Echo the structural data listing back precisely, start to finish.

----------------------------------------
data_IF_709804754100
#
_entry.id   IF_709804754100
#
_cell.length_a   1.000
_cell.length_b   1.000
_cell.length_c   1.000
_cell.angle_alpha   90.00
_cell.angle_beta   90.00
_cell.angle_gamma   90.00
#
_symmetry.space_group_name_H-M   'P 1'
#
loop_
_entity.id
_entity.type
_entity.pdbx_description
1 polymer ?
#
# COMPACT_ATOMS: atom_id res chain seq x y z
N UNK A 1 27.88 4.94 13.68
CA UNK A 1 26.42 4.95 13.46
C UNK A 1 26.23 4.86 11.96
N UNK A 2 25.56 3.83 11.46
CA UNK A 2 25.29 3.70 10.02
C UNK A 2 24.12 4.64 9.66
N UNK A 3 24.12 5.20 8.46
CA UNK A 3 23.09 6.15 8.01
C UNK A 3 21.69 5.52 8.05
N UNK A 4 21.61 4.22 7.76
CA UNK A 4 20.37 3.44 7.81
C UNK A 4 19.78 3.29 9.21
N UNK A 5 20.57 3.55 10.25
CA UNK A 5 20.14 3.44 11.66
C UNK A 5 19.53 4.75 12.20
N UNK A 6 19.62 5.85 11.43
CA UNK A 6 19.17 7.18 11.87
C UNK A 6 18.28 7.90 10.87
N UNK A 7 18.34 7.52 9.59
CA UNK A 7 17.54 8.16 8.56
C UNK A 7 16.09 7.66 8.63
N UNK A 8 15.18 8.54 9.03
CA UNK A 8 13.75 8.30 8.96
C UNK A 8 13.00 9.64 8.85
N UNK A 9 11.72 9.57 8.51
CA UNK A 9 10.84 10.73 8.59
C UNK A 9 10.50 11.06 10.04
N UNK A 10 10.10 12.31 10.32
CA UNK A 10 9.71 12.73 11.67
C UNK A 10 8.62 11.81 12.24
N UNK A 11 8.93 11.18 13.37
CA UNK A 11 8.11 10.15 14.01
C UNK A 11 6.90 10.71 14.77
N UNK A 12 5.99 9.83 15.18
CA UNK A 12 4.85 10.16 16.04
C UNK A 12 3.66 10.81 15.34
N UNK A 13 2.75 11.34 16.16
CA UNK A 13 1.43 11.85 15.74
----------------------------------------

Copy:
data_IF_709804754100
#
_entry.id   IF_709804754100
#
_cell.length_a   1.000
_cell.length_b   1.000
_cell.length_c   1.000
_cell.angle_alpha   90.00
_cell.angle_beta   90.00
_cell.angle_gamma   90.00
#
_symmetry.space_group_name_H-M   'P 1'
#
loop_
_entity.id
_entity.type
_entity.pdbx_description
1 polymer ?
#
# COMPACT_ATOMS: atom_id res chain seq x y z
N UNK A 1 27.88 4.94 13.68
CA UNK A 1 26.42 4.95 13.46
C UNK A 1 26.23 4.86 11.96
N UNK A 2 25.56 3.83 11.46
CA UNK A 2 25.29 3.70 10.02
C UNK A 2 24.12 4.64 9.66
N UNK A 3 24.12 5.20 8.46
CA UNK A 3 23.09 6.15 8.01
C UNK A 3 21.69 5.52 8.05
N UNK A 4 21.61 4.22 7.76
CA UNK A 4 20.37 3.44 7.81
C UNK A 4 19.78 3.29 9.21
N UNK A 5 20.57 3.55 10.25
CA UNK A 5 20.14 3.44 11.66
C UNK A 5 19.53 4.75 12.20
N UNK A 6 19.62 5.85 11.43
CA UNK A 6 19.17 7.18 11.87
C UNK A 6 18.28 7.90 10.87
N UNK A 7 18.34 7.52 9.59
CA UNK A 7 17.54 8.16 8.56
C UNK A 7 16.09 7.66 8.63
N UNK A 8 15.18 8.54 9.03
CA UNK A 8 13.75 8.30 8.96
C UNK A 8 13.00 9.64 8.85
N UNK A 9 11.72 9.57 8.51
CA UNK A 9 10.84 10.73 8.59
C UNK A 9 10.50 11.06 10.04
N UNK A 10 10.10 12.31 10.32
CA UNK A 10 9.71 12.73 11.67
C UNK A 10 8.62 11.81 12.24
N UNK A 11 8.93 11.18 13.37
CA UNK A 11 8.11 10.15 14.01
C UNK A 11 6.90 10.71 14.77
N UNK A 12 5.99 9.83 15.18
CA UNK A 12 4.85 10.16 16.04
C UNK A 12 3.66 10.81 15.34
N UNK A 13 2.75 11.34 16.16
CA UNK A 13 1.43 11.85 15.74